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  • About
  • The Global ETD Search service is a free service for researchers to find electronic theses and dissertations. This service is provided by the Networked Digital Library of Theses and Dissertations.
    Our metadata is collected from universities around the world. If you manage a university/consortium/country archive and want to be added, details can be found on the NDLTD website.
1

Implementing software architecture practices in a new environment

Taylor, Paul Leonardo 2009 August 1900 (has links)
During a discussion with the head of the software infrastructure team about the need for software architecture practices at Temple-Inland Company, the manager responded by noting since the company is not a software development company “there are no real benefits to implementing software development practices in the company”. This is an approach taken by many companies whose software development activity is primarily undertaken to support business activities such as the case with manufacturing or financial companies. This paper examines the process of implementing software architectural practices into an organization. The information contained here should be useful to small startup software companies who might assume that it is too costly to incorporate software architectural practices into their current development process. This paper should also benefit large organizations who primarily view software as solutions for short term immediate support and not in terms longer term strategic goals. Software development teams with projects that suffer from cost overruns, scheduling problems and user dissatisfaction should also find this information useful. / text
2

A grounded theory of software process improvement model adoption

Norman, William Grant. January 1900 (has links)
Thesis (Ed. D.)--West Virginia University, 2007. / Title from document title page. Document formatted into pages; contains ix, 133 p. : ill. (some col.). Vita. Includes abstract. Includes bibliographical references (p. 83-90).
3

Study on CMMI Requirements Development and Requirements Management to Enterprise Information System Requirements Process Improvement

Hsueh, Ju-Ying 10 February 2011 (has links)
In response to the intense business competition, rapid changes in the response to be non-stop demand for and use information systems to support business operations. Information systems development life cycle, requirements analysis phase is the most difficult to plan with the audit steps, so the effective demand analysis software project outputs will be the key to success. This study for the business information systems requirements analysis and validation process improvement studies to the case company information systems requirements analysis approach for analysis. To explore the requirements process often face the problem of the current situation and to cause analysis, and choose to CMMI Requirements Development and Requirements Management flow field as a guide, the recommended reference to CMMI specific goals and specific implementation method is proposed for the case company information system requirements process improvement recommendations aimed at improving the information system needs of the case company to work quality and output of current problems, and to provide general enterprise information system requirements into CMMI process improvement reference. For enterprises want to import the CMMI, but also needs to provide their requirements management process development and implementation of the field of reference.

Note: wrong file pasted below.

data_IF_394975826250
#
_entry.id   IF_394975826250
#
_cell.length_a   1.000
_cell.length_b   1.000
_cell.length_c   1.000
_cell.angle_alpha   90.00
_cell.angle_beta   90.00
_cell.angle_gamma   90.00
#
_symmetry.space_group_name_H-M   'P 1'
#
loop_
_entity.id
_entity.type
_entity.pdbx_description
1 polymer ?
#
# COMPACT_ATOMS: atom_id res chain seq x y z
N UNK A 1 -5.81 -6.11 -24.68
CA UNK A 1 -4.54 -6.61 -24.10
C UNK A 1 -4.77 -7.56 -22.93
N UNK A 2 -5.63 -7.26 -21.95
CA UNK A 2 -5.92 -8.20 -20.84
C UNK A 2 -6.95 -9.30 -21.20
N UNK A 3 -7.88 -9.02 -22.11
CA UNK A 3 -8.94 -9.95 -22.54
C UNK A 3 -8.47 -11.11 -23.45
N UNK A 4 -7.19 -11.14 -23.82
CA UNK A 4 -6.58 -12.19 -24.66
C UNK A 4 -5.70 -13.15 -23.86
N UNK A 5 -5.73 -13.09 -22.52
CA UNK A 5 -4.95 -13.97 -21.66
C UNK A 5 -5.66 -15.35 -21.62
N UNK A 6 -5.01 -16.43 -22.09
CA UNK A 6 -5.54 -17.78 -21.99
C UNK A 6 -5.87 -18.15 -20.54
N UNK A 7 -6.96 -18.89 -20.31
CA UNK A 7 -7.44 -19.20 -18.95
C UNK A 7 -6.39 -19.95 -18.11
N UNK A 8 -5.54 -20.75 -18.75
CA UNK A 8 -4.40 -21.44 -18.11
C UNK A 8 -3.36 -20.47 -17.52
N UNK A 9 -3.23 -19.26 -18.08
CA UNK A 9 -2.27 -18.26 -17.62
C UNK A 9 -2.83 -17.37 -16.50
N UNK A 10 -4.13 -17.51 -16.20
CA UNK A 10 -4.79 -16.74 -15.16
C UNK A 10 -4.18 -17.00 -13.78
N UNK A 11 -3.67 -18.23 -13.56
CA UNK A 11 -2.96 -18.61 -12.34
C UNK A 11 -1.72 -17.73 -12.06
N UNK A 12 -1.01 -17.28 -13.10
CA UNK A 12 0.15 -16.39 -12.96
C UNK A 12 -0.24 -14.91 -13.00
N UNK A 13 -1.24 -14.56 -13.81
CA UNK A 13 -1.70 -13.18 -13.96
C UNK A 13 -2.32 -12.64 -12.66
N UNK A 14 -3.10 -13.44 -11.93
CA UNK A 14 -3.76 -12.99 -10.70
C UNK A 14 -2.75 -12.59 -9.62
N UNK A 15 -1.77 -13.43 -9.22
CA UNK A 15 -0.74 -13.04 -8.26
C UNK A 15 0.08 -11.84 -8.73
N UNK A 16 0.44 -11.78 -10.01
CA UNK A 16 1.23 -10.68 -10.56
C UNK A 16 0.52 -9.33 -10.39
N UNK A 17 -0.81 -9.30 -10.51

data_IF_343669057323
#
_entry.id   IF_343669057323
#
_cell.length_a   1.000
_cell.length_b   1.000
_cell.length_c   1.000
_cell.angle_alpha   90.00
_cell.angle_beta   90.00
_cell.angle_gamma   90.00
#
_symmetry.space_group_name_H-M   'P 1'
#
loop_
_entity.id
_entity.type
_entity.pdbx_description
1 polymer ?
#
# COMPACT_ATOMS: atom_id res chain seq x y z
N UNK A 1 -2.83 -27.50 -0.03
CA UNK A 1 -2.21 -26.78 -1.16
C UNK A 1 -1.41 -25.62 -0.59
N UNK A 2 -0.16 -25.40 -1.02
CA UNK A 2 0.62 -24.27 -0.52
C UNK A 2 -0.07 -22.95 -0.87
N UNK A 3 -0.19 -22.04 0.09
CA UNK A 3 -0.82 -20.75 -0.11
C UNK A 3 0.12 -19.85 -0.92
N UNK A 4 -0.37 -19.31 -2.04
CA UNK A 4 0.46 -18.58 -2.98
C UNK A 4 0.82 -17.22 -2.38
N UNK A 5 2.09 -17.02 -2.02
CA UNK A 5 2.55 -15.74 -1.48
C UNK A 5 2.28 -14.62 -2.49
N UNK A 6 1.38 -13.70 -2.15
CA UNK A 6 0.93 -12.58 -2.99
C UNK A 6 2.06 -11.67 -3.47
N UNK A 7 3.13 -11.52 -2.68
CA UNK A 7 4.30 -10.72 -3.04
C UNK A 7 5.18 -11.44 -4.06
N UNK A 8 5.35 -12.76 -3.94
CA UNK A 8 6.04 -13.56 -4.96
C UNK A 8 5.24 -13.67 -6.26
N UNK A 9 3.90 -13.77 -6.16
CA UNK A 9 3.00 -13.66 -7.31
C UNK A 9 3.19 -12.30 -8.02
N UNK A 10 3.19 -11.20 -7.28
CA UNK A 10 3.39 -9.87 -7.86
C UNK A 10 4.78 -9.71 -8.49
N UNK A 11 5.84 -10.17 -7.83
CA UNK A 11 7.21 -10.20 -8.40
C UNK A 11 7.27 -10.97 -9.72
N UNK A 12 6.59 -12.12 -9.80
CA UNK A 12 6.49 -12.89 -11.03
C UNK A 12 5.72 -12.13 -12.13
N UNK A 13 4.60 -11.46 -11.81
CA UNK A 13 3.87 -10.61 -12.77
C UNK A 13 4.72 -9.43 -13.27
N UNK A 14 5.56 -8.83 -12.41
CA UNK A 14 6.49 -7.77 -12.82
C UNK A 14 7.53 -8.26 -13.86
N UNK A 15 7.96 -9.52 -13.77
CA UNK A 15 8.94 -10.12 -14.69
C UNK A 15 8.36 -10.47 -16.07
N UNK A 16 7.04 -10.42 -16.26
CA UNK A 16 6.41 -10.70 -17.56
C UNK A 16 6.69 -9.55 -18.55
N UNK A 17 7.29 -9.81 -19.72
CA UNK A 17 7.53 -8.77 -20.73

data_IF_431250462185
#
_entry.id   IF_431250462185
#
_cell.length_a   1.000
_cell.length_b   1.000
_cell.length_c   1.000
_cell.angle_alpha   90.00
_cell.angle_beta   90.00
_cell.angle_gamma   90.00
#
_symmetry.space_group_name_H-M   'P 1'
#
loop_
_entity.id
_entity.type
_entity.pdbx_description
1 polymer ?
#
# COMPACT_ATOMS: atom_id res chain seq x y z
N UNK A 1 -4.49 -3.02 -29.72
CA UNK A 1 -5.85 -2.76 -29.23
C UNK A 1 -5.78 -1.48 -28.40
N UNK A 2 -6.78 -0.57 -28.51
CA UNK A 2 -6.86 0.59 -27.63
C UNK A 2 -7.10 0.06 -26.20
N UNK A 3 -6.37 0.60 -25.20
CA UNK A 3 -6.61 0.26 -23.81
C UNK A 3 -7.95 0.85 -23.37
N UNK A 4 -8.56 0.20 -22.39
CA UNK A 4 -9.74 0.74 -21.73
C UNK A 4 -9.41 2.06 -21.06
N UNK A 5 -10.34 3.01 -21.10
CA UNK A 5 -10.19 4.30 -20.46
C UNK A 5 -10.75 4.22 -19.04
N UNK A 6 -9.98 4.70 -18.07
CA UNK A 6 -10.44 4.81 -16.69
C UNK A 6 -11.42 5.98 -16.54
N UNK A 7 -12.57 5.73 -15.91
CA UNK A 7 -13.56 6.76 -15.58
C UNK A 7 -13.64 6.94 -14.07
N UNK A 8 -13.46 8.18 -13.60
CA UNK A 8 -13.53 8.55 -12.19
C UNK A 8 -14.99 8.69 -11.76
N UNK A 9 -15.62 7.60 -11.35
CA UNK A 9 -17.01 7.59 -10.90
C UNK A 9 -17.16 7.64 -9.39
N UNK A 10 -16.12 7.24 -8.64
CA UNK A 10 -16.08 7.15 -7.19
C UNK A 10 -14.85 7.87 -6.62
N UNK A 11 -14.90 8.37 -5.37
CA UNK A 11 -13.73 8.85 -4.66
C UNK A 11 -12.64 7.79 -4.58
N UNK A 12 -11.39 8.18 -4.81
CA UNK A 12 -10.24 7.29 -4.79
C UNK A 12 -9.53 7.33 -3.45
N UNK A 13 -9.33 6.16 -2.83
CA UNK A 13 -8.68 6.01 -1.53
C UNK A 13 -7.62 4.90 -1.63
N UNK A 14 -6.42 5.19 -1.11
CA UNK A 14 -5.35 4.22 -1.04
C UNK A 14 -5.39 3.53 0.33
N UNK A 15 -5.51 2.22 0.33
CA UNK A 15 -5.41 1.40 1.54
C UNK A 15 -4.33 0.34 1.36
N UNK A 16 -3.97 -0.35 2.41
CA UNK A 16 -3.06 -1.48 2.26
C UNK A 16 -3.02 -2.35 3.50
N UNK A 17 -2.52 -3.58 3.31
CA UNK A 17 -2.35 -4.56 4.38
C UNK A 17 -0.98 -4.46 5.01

4

Research on Taiwan's Software Industry and Its adoption of CMM Model

Lin, Jen-Chuan 29 July 2002 (has links)
Abstract Ever since the early 90¡¦s the global software market has been growing at a rapid speed, even faster than that of the hardware market. Along with the development of Internet and e-commerce, the demands for software have been continuously on the rise. The Taiwan software industry has to improve the quality of its software products in order to compete in the international IT arena. The present best option is for the Taiwanese software firms to achieve the Software Engineering Institute¡¦s Capability Maturity Model certification. This study shows that the obstacles Taiwanese software firms in adopting Capability Maturity Model can be categorized into three main factors: human resources, environment, and technology. Therefore, the software industry must start solving these issues to improve quality and Subsequently attain international standard.
5

A maturity model of evaluating requirements specification techniques

Shin, Yonghee 15 November 2004 (has links)
It is important to evaluate and understand the state-of-art technologies to position our research and invest our energy and resources in more effective ways. Unfortunately, no systematic approach has been introduced to evaluate the maturity of technologies except a few models such as Redwine/Riddle's model (Redwine and Riddle, 1985), which does not contain a significant concept, "goals" of technologies. A new goal-oriented, technology maturity evaluation model has been proposed in this present study. The model aids to measure how a technology meets the goal of the technology along with a well-defined procedure. The model has applied to evaluate the maturity of the requirements specification technology as a case study. The results showed that this approach promoted effectiveness of measuring the technology maturity and understanding the state-of-art technology.